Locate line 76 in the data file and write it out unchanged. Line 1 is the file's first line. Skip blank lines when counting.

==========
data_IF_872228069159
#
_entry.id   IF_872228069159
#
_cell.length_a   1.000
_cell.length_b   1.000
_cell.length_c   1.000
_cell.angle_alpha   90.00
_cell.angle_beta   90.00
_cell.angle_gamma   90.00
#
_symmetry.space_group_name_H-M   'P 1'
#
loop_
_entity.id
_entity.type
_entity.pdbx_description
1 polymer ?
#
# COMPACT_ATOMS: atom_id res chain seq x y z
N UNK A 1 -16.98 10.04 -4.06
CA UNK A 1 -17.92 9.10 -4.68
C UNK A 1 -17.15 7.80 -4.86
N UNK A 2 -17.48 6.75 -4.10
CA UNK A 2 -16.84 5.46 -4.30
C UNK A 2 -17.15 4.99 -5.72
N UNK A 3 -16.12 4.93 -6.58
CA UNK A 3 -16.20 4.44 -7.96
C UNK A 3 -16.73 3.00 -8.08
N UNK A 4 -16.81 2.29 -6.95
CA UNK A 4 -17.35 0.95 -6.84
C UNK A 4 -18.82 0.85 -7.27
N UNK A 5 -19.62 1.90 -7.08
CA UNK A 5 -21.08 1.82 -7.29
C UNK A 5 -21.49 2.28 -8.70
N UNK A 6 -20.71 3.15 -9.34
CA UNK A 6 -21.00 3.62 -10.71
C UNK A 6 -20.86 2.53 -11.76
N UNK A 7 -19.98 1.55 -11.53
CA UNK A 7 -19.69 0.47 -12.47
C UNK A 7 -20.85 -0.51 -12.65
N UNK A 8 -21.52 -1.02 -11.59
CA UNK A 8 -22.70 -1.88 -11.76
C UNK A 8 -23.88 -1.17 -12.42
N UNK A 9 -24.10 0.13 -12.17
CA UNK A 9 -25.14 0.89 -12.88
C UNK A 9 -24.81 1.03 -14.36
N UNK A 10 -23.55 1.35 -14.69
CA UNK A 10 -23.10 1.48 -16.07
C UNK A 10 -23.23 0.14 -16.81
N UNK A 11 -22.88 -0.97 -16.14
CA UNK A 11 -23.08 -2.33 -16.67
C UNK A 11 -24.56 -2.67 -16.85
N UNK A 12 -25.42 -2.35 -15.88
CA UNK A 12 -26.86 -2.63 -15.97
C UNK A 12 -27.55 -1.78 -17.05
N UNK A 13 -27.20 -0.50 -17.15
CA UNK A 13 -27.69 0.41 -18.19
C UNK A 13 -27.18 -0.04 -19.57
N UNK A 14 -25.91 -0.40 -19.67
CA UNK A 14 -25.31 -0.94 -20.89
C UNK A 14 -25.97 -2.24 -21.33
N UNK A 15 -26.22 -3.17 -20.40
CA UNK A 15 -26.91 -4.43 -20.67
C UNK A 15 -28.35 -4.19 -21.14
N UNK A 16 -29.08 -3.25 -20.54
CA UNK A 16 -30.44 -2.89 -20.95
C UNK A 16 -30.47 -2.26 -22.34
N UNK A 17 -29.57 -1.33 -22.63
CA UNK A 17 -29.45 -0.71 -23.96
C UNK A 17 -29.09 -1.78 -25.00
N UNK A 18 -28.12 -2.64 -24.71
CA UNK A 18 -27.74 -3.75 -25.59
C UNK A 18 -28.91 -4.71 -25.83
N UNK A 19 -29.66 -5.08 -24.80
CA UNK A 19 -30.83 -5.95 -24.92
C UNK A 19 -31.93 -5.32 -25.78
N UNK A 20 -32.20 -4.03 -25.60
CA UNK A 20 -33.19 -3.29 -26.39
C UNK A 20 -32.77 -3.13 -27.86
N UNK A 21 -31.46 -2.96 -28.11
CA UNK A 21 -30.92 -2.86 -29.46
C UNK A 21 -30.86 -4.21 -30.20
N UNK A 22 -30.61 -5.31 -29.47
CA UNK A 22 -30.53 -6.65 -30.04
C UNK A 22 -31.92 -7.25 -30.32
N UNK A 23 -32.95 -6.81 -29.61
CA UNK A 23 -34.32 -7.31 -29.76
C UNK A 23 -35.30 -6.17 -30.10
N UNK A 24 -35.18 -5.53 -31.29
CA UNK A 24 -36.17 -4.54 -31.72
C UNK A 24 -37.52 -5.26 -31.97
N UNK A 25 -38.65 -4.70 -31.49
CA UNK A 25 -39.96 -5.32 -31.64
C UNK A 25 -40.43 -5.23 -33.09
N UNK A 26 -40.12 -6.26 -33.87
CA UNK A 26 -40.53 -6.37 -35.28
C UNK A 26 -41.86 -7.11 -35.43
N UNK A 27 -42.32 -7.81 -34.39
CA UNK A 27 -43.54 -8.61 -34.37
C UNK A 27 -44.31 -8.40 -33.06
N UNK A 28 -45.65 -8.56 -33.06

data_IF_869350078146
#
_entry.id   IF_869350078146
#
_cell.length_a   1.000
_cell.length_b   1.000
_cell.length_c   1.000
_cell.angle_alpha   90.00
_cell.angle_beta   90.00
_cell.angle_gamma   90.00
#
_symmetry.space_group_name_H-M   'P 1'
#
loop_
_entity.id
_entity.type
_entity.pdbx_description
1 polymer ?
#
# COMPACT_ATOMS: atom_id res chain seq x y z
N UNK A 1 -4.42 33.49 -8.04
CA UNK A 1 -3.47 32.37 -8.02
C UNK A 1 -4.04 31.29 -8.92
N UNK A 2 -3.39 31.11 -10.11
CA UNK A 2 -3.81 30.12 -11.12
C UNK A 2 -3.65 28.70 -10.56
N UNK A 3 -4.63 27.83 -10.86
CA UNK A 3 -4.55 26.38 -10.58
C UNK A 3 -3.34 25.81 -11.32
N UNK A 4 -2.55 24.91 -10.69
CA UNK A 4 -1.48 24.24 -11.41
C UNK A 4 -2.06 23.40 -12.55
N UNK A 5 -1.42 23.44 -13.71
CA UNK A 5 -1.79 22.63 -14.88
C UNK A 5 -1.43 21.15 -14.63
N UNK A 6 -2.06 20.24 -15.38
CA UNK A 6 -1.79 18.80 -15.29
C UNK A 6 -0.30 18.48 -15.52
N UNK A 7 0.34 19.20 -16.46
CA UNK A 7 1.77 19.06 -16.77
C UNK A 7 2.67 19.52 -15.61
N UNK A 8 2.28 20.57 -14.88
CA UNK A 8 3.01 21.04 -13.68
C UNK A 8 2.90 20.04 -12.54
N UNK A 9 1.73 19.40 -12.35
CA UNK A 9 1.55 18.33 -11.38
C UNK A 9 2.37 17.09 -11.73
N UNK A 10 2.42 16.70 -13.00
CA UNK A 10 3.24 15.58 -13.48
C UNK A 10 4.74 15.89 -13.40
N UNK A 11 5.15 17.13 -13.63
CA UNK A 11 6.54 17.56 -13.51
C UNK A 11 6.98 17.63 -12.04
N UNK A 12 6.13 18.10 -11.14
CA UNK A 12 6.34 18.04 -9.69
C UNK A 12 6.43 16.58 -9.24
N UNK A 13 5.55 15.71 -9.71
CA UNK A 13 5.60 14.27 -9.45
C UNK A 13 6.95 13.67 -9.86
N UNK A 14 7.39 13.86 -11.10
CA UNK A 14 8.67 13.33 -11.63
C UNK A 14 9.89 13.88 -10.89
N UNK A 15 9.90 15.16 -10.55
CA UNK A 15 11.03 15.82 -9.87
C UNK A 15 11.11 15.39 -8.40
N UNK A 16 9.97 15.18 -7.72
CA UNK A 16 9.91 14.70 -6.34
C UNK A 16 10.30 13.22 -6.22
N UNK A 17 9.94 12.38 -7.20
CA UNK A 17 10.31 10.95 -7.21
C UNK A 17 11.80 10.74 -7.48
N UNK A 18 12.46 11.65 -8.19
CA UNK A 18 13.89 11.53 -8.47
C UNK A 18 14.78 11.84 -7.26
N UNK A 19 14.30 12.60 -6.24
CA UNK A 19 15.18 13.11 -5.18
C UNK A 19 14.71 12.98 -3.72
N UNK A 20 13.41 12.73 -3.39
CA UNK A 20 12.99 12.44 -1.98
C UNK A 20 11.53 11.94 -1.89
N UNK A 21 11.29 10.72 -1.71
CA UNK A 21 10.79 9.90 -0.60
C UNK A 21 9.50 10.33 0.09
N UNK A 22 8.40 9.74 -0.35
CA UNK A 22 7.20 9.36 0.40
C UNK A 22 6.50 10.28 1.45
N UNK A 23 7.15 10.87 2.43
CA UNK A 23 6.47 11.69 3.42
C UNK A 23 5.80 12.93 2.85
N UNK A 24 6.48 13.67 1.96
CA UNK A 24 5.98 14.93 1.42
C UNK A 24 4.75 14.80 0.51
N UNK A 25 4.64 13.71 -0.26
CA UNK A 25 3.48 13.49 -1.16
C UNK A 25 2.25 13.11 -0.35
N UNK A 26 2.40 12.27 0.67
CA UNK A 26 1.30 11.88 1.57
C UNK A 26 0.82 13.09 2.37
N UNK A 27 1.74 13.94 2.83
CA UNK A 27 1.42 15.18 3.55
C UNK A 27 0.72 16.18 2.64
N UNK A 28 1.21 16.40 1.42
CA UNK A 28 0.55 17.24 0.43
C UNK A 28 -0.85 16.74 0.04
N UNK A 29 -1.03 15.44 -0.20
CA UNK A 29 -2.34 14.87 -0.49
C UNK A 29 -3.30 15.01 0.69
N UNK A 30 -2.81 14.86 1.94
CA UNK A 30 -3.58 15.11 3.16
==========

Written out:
CA UNK A 19 -30.83 -5.95 -24.92